The integration of systems may occur on two levels: integration of building systems and ICT systems; or n the integration of both building systems and ICT systems with business systems. The advantages that are realised will depend on the level of integration. An example in an ofce environment is the use of smart building passes to manage access to printer and photocopying services. Similarly, when a user logs on to a desktop computer, it may trigger the automatic association of an adjacent desktop telephone with the users extension number. This integrated approach can lead to a reduction of workspace reconguration costs as the users are no longer tied to
n the

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For example, it is normal for ofce computers to run the latest antivirus software and be regularly patched. This may not be true for the BMS or computers used for safety-critical systems, thus leading to potential vulnerabilities from malware introduced over the network or from infected media. The use of IP-based technologies creates opportunities for operational savings through the centralising and outsourcing of control and monitoring stations. But this can lead to a loss of local knowledge and control. The problem is exacerbated if the support personnel are only deployed in response to incidents as they may not be familiar with the layout and operation of individual buildings.

control and room-booking systems may reveal personal data such as when a person is away from home or the presence of a visiting VIP. The integrity of the building may be compromised if third parties gain access to or control of critical building systems. If a third party were able to disable or take control of building systems it might no longer be safe to continue to occupy the building. This could be due to physical damage (e.g. re or ooding) or due to threats to the health and lives of occupants. Disabling security and access control could put lives at risk and necessitate personnel being redeployed to implement manual checks in place of the automated systems. For energy-efcient buildings, integrity might be compromised if the operation of the energy management functions were degraded or disrupted by the actions of a third party, whether by direct manual interference or the deployment of malware. The availability of the building may be seriously affected when building systems are disrupted, thus preventing the building from delivering the required functionality. The nature of the availability risk will depend on the type of building and the criticality of the affected building service. As an example, where a BMS became inoperable and allowed the temperature to stray outside acceptable limits, the building could become inhospitable to the occupants, damage equipment through excessive temperatures, or cause damage to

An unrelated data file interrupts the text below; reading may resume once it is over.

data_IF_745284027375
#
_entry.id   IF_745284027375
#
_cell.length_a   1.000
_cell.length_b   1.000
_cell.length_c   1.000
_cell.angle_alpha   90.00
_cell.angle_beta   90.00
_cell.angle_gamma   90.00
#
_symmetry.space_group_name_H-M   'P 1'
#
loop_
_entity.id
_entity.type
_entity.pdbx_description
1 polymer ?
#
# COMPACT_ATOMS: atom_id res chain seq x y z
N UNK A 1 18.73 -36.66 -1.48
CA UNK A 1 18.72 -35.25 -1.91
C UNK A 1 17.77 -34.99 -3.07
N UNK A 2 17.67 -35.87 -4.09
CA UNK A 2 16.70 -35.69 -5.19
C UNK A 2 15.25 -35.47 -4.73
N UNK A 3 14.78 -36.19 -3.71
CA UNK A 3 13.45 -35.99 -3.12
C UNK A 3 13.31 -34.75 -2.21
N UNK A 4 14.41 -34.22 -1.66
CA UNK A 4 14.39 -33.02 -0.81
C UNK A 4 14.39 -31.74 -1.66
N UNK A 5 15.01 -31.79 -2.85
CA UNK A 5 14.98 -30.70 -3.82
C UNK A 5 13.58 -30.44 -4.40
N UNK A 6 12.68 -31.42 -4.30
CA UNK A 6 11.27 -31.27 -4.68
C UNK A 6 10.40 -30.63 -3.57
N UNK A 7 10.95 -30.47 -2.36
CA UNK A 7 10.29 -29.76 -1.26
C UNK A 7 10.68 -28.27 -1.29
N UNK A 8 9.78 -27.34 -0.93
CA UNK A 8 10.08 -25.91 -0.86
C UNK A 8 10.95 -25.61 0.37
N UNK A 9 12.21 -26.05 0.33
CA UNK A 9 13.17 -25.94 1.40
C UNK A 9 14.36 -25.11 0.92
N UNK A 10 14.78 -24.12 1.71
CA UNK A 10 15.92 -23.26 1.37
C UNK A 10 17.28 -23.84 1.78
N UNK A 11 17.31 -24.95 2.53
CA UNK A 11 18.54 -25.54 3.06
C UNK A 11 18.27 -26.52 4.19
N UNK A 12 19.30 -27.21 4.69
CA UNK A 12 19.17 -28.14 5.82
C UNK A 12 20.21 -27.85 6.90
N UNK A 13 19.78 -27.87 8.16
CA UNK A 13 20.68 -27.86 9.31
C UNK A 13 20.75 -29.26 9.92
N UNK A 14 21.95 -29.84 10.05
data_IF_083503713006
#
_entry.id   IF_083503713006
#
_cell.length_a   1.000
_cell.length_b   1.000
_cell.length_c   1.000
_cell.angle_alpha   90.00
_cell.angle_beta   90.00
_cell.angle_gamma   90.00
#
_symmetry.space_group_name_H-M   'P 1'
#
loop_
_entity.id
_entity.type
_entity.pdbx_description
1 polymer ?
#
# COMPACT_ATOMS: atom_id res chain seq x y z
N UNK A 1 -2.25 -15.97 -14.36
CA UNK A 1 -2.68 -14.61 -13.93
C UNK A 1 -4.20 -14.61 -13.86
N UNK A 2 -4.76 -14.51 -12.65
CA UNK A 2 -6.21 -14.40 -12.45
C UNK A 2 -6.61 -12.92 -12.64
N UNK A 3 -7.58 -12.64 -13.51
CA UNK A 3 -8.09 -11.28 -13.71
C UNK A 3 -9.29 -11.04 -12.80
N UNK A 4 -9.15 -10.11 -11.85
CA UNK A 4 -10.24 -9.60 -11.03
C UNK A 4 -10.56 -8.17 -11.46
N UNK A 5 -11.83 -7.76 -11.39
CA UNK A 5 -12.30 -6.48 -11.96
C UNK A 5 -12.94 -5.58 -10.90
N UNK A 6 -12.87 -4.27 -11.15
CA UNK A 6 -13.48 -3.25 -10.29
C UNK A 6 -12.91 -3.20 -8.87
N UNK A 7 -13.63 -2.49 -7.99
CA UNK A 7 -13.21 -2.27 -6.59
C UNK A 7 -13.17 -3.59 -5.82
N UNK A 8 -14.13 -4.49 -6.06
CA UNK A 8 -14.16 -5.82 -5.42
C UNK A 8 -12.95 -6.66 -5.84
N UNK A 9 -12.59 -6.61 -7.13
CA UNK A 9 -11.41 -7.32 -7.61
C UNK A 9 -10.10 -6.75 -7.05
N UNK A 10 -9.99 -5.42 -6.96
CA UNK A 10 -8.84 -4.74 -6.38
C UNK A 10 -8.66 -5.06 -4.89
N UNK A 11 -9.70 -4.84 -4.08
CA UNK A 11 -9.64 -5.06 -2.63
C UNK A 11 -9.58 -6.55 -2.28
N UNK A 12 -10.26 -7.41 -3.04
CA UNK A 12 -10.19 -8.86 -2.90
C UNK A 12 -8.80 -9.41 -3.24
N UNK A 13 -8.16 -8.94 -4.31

Is cyber security an issue?